Inspiring Legacy of Leonard Covello
By Alfonso Guerriero Jr.
Someone needs to inform our politicians of the old adage it takes a village to raise a child before they continue to propose and ratify more ineffective educratic laws for our school system. Throughout the country, incumbents or those seeking public office continue to debate about how to resolve the problems of public education in America. Furthermore, whether one is a moderate conservative, ultra-liberal, a Tea Party member, or an independent; everyone has an opinion about the direction our nation’s school system must take in order to survive.
I would like to contribute to this debate by dropping a name: Leonard Covello. Leonard Covello (1887-1982) was an Italian immigrant from Avigliano in the Basilicata region of Southern Italy and settled with his parents and siblings in East Harlem, New York. Eventually Leonard won a scholarship to Columbia University and became a New York City Public School Teacher. As a teacher, he witnessed the struggles of Italian immigrants, and the difficult process of assimilation. From his experiences as an immigrant attending public school and later as an educator influenced by Anna C. Ruddy (an ardent social reformer) and later by the more radical social activism of Norman Thomas, Leonard Covello developed a vision to open a school in East Harlem.
In his autobiography The Heart Is the Teacher he declared “throughout my whole elementary school career, I do not recall one mention of Italy or the Italian language or what famous Italians there were in the world, with the possible exception of Columbus…. We soon got the idea that ‘Italian’ meant something inferior, and a barrier was erected between children of Italian origin and their parents…. We were becoming Americans by learning how to be ashamed of our parents.”
His hurtful experiences motivated Leonard to create a school that would serve the immigrant population and the community. His holistic philosophy professed that the advancement and survival of any society rely a great deal on cultivating a neighborhood through schools, regardless of ethnicity, religion or race. Leonard Covello’s concept uses schools as the core that keeps everything within a society proficient and innovative, otherwise it is doomed to enter the doldrums of history.
Nonetheless, in 1934, through his tenacity and commitment to public education for all, he became the principal of Benjamin Franklin High School in East Harlem. The school became a beacon for teaching citizenship to its students, offered adult education courses especially to immigrants, and emphasized learning about other ethnic, religious and racial groups. While he was the principal at Benjamin Franklin he earned his PhD in Educational Sociology at New York University in 1944 and completed his doctoral dissertation, The Social Background of the Italo-American School Child: A Study of the Southern Italian Family Mores and Their Effect on the School Situation in Italy and America (1944, published in 1967). For several decades he advocated for public schools to serve the community and even went back to Italy to retire and continue to spread his convictions on public education until his death in 1982.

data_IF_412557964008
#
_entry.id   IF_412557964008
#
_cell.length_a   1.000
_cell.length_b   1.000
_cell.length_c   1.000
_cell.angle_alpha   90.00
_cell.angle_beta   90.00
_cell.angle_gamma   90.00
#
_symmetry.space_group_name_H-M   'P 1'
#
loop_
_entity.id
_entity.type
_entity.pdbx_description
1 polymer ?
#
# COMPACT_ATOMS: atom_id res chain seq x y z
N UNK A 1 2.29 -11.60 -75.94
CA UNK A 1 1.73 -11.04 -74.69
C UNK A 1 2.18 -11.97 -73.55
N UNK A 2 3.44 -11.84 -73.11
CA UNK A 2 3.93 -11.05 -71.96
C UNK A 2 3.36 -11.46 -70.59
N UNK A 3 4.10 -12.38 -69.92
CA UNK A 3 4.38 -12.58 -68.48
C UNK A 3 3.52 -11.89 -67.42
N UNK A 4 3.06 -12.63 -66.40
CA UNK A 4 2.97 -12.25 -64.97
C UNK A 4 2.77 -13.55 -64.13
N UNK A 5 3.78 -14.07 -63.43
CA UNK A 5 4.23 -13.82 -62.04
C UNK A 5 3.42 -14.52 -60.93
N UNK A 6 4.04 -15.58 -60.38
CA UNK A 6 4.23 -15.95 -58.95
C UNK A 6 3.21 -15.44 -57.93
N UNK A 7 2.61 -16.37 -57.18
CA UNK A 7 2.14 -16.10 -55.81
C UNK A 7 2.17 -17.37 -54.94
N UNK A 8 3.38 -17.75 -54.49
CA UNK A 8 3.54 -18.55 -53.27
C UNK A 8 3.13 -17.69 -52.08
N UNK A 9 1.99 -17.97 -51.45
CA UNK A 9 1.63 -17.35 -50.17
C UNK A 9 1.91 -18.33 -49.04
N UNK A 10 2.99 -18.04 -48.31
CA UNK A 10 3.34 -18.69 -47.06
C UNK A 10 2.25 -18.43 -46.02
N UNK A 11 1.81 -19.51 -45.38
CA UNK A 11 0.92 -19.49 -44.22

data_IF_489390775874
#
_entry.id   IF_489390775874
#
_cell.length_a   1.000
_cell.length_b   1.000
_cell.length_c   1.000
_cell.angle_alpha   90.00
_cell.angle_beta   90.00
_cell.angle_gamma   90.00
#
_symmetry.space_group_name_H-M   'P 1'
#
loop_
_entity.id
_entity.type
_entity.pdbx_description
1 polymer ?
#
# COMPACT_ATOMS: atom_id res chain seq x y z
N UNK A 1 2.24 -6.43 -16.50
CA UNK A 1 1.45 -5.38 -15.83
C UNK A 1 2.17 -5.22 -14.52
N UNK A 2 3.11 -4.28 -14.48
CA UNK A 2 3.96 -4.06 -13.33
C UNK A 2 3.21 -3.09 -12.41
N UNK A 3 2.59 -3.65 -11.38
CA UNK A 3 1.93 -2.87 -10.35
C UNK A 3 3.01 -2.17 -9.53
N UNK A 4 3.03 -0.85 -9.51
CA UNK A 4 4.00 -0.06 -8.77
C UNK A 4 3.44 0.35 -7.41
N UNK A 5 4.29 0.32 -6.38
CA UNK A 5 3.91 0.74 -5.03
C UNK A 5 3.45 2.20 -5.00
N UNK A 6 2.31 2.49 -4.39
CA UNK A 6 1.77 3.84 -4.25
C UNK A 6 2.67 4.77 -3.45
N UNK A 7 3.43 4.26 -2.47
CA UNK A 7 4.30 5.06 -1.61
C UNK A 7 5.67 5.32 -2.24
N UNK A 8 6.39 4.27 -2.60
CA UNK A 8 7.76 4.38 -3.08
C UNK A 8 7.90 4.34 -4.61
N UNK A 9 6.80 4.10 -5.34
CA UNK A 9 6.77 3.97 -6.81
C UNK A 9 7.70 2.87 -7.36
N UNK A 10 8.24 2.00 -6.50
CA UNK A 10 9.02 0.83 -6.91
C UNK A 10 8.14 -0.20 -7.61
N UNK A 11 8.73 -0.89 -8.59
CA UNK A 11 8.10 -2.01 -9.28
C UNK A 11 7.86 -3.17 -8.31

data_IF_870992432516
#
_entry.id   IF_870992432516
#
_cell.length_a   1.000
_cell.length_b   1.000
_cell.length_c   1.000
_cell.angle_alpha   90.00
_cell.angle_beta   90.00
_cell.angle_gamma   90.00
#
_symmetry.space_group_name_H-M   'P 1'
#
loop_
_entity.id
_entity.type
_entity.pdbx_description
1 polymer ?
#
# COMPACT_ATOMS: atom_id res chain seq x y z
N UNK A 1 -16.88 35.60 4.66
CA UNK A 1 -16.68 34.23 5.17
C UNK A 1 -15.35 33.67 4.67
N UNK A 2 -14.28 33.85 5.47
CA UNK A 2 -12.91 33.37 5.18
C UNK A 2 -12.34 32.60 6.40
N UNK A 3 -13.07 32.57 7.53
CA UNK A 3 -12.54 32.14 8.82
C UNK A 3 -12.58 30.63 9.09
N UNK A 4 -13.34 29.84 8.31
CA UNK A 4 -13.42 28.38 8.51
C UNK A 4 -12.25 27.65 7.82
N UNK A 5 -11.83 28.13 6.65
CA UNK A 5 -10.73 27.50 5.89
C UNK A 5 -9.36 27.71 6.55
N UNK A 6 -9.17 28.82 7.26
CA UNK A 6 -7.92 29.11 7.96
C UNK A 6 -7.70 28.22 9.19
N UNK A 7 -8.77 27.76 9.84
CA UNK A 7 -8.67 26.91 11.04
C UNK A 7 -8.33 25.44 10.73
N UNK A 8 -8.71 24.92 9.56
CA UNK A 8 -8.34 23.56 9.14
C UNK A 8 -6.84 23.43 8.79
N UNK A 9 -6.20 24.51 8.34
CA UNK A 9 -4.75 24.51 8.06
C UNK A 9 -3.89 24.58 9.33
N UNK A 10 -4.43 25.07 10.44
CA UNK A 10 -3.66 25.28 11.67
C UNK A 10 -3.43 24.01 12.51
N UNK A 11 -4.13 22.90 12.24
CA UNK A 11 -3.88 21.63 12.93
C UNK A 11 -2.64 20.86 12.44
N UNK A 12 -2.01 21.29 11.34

At the time of planning Benjamin Franklin High School, Leonard Covello, who became known as Pop by his students, caught the ear and support of two prominent politicians also of Italian descent, Congressman Vito Marcantonio and Mayor Fiorello La Guardia. Both knew the importance of getting votes in East Harlem’s Little Italy, but I would like to think they understood that the main purpose for public education is to serve its community, without using it as a political platform to further their own careers. Today, Benjamin Franklin High School at East 116th Street no longer exists (only the building remains) for it was unable to sustain Covello’s vision. There are too many reasons for why this occurred. Based on Covello’s model, however, a primary reason is because we have lost our direction of what the purpose of public education is.
There are politicians who seek cookie-cutter solutions to very complex problems in our nation’s school systems and this usually means immigrants and minorities are sacrificed. It also means that teachers are used as scapegoats for the reasons for the failure of public schools. For those who truly seek education reform in our country, why not examine the works of Leonard Covello and include his educational theory in the debate for improving public education. Perhaps the President and those running for office as well as leaders from state to city governments can learn from this Italian immigrant and educator.